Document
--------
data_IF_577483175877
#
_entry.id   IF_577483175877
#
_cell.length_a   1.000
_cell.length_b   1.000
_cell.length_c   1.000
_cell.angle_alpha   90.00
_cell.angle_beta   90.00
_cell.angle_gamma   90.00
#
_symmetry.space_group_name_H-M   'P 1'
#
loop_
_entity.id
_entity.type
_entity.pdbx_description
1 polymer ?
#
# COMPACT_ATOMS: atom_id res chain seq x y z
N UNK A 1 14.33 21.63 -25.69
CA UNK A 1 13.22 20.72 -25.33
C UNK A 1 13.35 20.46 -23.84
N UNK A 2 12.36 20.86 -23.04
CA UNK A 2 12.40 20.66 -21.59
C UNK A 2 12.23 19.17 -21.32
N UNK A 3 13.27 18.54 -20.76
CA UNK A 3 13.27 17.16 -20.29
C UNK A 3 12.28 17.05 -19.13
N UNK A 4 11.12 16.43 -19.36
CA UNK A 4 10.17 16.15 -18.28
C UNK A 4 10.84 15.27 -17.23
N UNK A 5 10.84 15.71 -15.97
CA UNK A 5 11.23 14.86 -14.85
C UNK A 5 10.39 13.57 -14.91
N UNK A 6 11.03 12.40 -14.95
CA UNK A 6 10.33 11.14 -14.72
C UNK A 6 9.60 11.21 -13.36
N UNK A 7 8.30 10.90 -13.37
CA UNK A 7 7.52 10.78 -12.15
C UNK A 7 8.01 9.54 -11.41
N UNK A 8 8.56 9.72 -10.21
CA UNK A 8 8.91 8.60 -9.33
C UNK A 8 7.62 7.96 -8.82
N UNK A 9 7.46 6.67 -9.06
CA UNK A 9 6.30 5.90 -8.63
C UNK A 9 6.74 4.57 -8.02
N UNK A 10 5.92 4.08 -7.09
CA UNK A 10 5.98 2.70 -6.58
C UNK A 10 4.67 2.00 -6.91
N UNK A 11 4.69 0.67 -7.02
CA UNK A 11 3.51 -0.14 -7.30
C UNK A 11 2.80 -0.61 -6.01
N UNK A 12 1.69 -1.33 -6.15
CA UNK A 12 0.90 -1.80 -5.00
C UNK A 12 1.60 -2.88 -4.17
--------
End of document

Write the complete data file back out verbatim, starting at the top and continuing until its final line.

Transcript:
data_IF_577483175877
#
_entry.id   IF_577483175877
#
_cell.length_a   1.000
_cell.length_b   1.000
_cell.length_c   1.000
_cell.angle_alpha   90.00
_cell.angle_beta   90.00
_cell.angle_gamma   90.00
#
_symmetry.space_group_name_H-M   'P 1'
#
loop_
_entity.id
_entity.type
_entity.pdbx_description
1 polymer ?
#
# COMPACT_ATOMS: atom_id res chain seq x y z
N UNK A 1 14.33 21.63 -25.69
CA UNK A 1 13.22 20.72 -25.33
C UNK A 1 13.35 20.46 -23.84
N UNK A 2 12.36 20.86 -23.04
CA UNK A 2 12.40 20.66 -21.59
C UNK A 2 12.23 19.17 -21.32
N UNK A 3 13.27 18.54 -20.76
CA UNK A 3 13.27 17.16 -20.29
C UNK A 3 12.28 17.05 -19.13
N UNK A 4 11.12 16.43 -19.36
CA UNK A 4 10.17 16.15 -18.28
C UNK A 4 10.84 15.27 -17.23
N UNK A 5 10.84 15.71 -15.97
CA UNK A 5 11.23 14.86 -14.85
C UNK A 5 10.39 13.57 -14.91
N UNK A 6 11.03 12.40 -14.95
CA UNK A 6 10.33 11.14 -14.72
C UNK A 6 9.60 11.21 -13.36
N UNK A 7 8.30 10.90 -13.37
CA UNK A 7 7.52 10.78 -12.15
C UNK A 7 8.01 9.54 -11.41
N UNK A 8 8.56 9.72 -10.21
CA UNK A 8 8.91 8.60 -9.33
C UNK A 8 7.62 7.96 -8.82
N UNK A 9 7.46 6.67 -9.06
CA UNK A 9 6.30 5.90 -8.63
C UNK A 9 6.74 4.57 -8.02
N UNK A 10 5.92 4.08 -7.09
CA UNK A 10 5.98 2.70 -6.58
C UNK A 10 4.67 2.00 -6.91
N UNK A 11 4.69 0.67 -7.02
CA UNK A 11 3.51 -0.14 -7.30
C UNK A 11 2.80 -0.61 -6.01
N UNK A 12 1.69 -1.33 -6.15
CA UNK A 12 0.90 -1.80 -5.00
C UNK A 12 1.60 -2.88 -4.17